Posted by David Harley on March 26, 2015.
…or geolocating spooks, Bunny bugs, and the elephant in the room…
Disclaimer: while I’m an independent author and consultant, I do work closely with one of the security companies mentioned in this article. However, while the starting point for this article is a blog article it recently published, this isn’t about generating extra Likes and Tweets.
This is an article I started to write three weeks ago, so as far as recent analysis of malware is concerned, it lacks conviction. But it’s not the malware itself that concerns me here, but a longstanding tension between PR/media-friendly speculation and researcher-friendly concerns with accuracy.
Joan Calvet, one of my colleagues at ESET, recently published a rather interesting article on Casper Malware: After Babar and Bunny, Another Espionage Cartoon. Of course, it’s not about cartoons: it’s about the links suggested by code analysis of the Casper, Bunny (or EvilBunny) and Babar malicious programs, though no-one (myself included) has been able to resist making cartoon-related puns when writing about it. It seems very likely that they have a common origin, but Joan said:
Nevertheless, we did not find any evidence in Casper itself to point a finger at a specific country. In particular, no signs of French origin, as suggested by CSEC for Babar, were found in the binaries.
GData’s Sabrina Berkenkopf also went no further than saying:
Casper is considered to be EvilBunny’s and Babar’s successor, believed to be originating from the same group of programmers – possibly connected to a French intelligence agency.
According to VICE Motherboard, however, Marion Marschalek and Morgan Marquis-Boire were less cautious, much inclined to agree with CSEC’s ‘moderate certainty’ that the spying operation ‘SNOWGLOBE’ – which made use of the Babar malware – is a ‘state-sponsored CNO effort, put forth by a French intelligence agency.’ Legitimate speculation, I guess, but Joan didn’t claim a proven link to any particular country on the basis of code analysis.
Once the story reached the Register, however, the story had become entitled ‘France fingered as source of Syria-spying Babar malware’ (though it was still about the links between Babar, Casper, and Bunny), even though Darren Pauli’s article actually begins a little more cautiously:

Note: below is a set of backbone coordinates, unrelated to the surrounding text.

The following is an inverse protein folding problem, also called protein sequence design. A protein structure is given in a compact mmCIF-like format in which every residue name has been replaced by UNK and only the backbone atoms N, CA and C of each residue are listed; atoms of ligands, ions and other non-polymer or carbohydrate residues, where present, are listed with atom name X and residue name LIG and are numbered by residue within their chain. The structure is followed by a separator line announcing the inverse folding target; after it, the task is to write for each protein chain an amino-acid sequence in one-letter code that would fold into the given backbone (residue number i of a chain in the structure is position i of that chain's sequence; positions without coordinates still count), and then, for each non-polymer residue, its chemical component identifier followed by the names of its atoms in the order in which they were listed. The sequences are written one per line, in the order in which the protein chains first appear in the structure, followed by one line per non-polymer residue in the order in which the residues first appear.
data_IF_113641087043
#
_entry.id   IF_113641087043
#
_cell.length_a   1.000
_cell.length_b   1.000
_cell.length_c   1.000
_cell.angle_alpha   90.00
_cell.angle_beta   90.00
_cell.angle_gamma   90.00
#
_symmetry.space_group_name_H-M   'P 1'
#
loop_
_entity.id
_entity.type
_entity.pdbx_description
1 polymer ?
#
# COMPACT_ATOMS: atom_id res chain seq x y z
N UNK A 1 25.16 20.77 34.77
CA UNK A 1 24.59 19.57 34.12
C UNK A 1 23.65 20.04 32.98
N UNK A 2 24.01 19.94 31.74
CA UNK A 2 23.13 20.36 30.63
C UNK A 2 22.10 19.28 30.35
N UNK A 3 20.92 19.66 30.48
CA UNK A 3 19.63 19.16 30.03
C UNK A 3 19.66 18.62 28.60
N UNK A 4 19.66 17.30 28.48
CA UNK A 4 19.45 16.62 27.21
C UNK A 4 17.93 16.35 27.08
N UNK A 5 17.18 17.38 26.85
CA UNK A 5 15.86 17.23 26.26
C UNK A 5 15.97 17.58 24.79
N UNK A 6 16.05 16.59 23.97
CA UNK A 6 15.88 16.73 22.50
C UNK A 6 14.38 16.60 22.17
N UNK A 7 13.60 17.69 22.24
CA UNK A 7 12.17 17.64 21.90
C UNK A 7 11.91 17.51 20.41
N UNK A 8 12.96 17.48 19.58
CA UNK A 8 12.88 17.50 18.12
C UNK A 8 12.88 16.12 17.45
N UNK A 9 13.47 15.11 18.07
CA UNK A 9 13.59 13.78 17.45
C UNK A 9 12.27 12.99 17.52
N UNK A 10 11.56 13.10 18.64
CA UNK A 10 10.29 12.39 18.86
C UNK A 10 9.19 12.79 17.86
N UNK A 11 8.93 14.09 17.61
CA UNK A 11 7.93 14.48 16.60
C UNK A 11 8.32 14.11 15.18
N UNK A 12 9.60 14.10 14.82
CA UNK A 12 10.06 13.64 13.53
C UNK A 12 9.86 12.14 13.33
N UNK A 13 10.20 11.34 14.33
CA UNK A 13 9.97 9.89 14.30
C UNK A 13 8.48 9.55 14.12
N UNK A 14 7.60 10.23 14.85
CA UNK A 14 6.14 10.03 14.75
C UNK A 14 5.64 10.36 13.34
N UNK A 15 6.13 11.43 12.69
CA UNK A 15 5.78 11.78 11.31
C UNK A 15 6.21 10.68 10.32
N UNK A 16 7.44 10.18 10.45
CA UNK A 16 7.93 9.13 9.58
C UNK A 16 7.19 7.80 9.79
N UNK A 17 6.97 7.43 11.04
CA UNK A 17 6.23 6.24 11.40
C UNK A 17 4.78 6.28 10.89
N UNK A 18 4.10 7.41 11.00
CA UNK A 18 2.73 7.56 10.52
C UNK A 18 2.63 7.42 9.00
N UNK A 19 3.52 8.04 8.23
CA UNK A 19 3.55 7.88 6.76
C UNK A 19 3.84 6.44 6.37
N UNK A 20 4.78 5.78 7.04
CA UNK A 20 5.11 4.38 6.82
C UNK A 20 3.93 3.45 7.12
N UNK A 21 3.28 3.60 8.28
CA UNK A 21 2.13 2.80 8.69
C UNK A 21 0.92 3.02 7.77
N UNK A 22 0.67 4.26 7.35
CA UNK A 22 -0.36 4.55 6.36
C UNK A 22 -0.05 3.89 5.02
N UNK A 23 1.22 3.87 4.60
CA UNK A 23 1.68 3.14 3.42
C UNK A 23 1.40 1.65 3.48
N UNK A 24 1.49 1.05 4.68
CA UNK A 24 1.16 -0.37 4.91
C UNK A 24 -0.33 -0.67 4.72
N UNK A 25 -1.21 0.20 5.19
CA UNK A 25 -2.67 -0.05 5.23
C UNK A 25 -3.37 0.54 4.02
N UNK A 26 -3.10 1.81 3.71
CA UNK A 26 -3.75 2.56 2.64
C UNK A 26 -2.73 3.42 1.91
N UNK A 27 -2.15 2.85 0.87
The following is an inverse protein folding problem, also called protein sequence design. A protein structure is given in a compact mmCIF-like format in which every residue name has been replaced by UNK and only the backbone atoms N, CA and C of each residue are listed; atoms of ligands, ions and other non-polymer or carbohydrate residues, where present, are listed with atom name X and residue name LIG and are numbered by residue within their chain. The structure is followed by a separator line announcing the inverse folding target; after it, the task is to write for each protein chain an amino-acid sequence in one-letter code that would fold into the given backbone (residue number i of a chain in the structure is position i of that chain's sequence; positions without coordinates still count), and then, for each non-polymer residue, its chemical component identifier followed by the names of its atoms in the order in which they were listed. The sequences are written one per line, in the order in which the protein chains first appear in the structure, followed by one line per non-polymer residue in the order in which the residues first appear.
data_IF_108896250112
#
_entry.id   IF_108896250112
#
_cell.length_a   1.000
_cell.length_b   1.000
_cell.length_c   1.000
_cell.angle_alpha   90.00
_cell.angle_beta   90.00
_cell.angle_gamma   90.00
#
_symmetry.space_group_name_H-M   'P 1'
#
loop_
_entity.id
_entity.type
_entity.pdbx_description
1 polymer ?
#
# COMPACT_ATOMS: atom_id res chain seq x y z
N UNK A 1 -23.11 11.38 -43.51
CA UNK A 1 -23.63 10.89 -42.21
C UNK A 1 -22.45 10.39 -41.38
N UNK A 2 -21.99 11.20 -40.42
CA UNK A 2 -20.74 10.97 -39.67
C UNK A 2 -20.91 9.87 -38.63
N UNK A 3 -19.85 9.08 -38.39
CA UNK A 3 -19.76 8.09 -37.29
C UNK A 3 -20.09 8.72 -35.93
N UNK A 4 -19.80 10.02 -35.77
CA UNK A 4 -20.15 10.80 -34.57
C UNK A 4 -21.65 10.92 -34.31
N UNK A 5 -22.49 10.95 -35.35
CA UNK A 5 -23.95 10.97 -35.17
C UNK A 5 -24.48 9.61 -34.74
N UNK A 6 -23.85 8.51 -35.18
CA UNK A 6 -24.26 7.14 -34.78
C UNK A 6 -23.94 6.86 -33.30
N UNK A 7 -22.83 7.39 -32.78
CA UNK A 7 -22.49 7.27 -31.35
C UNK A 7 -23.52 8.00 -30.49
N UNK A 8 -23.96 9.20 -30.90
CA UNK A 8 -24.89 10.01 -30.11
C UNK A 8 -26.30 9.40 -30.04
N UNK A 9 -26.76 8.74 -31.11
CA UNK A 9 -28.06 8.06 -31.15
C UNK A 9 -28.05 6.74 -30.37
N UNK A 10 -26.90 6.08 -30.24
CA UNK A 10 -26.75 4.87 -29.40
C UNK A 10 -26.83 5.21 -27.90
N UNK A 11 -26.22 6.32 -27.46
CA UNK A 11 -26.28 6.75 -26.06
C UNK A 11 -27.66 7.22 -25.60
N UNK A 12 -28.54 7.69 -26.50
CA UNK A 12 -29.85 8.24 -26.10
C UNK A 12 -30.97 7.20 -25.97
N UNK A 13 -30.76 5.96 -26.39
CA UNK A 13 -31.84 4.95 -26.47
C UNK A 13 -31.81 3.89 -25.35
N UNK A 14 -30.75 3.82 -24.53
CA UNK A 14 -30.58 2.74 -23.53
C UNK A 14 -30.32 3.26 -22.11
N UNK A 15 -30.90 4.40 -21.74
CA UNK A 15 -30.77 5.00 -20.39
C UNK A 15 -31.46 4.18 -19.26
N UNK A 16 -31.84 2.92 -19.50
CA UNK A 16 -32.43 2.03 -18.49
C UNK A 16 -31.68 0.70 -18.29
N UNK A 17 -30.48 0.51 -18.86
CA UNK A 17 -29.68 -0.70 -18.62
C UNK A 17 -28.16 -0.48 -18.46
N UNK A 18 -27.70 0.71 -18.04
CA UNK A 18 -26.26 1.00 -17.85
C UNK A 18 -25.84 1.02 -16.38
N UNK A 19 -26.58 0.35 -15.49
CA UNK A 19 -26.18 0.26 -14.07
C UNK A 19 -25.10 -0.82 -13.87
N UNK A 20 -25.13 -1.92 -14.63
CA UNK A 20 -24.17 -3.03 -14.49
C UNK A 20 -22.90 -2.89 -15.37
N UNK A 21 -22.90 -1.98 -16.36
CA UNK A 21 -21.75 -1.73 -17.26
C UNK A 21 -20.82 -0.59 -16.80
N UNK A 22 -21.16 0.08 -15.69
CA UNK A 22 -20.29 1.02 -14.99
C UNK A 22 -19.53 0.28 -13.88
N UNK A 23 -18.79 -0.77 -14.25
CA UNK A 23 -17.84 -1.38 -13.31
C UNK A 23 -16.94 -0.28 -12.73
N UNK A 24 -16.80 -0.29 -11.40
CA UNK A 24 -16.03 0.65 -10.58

France’s spy agency has been fingered as the likely author of complex reconnaissance malware, researchers say.
The Register also observes that ‘Kasperksy [sic] malware boffin Costin Raiu who indecently [sic] analysed Casper told Motherboard the advanced Animal Farm hacking operation was likely the work of a nation state given the absence of financial gain.’ (I don’t know what constitutes an indecent analysis of malware, but I know Costin is far too competent and ethical a researcher to perform an analysis that would deserve the adjective indecent… Perhaps that was supposed to be ‘recent’?)
The real point, I suppose, is that security researchers tend to be anxious – anal, even – about not committing themselves to unproven speculation, whereas the media are all too happy to pick up a bit of juicy gossip. And even where the content of the article is reasonably accurate, there’s a good chance that an over-eager sub-editor will take the opportunity to spice things up a bit in order to attract more readers. In fact, a few months ago I pretty much decided to decline future requests for commentary from The Register after an article in which I was quoted came out with the sensationalist headline NHS XP patch scratch leaves patient records wide open to HACKERS. Which is pretty academic, since they haven’t asked for any comments on anything since…
Mind you, Claus Cramon Houmann makes some interesting points as to why attribution is important – while acknowledging that ‘sharing about attribution on social media may have negative consequences for these professionals’ (i.e. malware analysts) – but doesn’t really explain why a potentially inaccurate speculative attribution is more useful than being non-committal. Aryeh Goretsky’s older article Needles and haystacks – the art of threat attribution is much clearer on one very good reason why ‘these professionals’ are so cautious, relating the issue to a number of specific malicious programs including ‘Stuxnet … and its siblings, [and also] … the Medre Worm … and also the Georbot worm.’
All of these different cases around the world have one thing in common: We don’t really know who the masterminds behind the attacks were or where they are actually located. All we know is where the trail ended for our researchers.
Small Blue-Green World
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